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Children Count

Exploring What is Possible in a Classroom with Mathematics and Children


Mary M. Stordy

Children Count is an interpretive exploration into the teaching of mathematics to children. Through the use of narratives to make meaning of particular pedagogic events, the book explores the possibilities that exist for children and for teachers if mathematics is allowed to thrive in schools as a living human enterprise. Such a re-conceptualized view of mathematics challenges the status quo and results in a different image of schooling. Children Count gives the reader a picture of what a classroom could look like when it includes creativity, inquiry-based learning, empowerment of children and teachers, academic rigor, holism, and integrated and generative curricula. The text captures the mistakes, choices, the actions, and the decision-making process of a teacher who reflects and learns from her students as she realizes she must listen to them because what they have to say counts.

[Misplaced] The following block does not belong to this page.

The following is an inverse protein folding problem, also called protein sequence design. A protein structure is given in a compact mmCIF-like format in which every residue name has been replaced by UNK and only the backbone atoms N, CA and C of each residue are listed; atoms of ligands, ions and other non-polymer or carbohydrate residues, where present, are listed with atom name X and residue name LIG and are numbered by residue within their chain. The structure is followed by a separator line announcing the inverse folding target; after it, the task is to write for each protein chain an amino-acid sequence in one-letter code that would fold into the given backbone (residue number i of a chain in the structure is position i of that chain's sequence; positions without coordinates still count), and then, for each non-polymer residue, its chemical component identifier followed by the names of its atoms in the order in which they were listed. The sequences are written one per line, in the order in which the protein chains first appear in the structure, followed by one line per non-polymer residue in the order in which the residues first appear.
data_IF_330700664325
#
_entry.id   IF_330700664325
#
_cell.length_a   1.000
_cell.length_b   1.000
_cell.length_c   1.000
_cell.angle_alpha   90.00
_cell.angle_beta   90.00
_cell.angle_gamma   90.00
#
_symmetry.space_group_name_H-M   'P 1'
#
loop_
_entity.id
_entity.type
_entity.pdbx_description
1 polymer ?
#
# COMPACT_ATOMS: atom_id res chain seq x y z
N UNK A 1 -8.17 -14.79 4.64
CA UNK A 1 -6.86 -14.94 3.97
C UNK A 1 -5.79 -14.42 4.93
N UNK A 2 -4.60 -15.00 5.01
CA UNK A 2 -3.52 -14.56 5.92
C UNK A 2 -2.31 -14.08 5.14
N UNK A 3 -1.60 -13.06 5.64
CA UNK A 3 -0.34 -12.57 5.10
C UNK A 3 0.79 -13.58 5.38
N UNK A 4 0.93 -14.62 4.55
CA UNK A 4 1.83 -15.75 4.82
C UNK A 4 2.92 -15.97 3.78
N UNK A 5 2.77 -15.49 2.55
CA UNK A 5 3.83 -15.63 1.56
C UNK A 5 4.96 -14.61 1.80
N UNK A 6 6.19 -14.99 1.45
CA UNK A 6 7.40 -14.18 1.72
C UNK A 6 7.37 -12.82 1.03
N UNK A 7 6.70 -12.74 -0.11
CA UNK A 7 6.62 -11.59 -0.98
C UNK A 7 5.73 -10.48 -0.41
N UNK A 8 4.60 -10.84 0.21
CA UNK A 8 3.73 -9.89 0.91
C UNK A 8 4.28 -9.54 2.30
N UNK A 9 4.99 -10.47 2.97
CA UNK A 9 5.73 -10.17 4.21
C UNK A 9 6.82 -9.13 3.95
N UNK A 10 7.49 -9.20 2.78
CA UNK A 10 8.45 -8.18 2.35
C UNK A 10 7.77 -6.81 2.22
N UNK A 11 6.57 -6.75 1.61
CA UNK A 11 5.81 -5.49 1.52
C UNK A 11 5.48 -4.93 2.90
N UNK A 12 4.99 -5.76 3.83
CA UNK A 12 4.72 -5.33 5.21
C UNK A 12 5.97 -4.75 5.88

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It is with much gratitude that I wish to thank my former students of Grade 1C and Grade 2C from our school in the Rockies. These students are directly responsible for shaping my understanding of what children are capable of when given the chance. In particular, I wish to acknowledge ‘Isabel’ who was the catalyst in helping me learn to really listen to children’s voices. I will be forever grateful for that conversation outside our grade-one classroom one October day.

Thank you to the hundreds of pre-service students I have had the pleasure of teaching over the past dozen years. Their questions, enthusiasm, and desire to make a difference in schools give me hope.

I wish to thank Jim Paul for his guidance and unwavering belief in me, David Jardine for teaching me about hermeneutics and introducing me to Gadamer, and Jo Towers who deepened my fascination with children and mathematics through her work and her actions. All three of these scholars have opened up my academic world. I wish to thank them for their patience, their time, and their thoughtful questions about this work.

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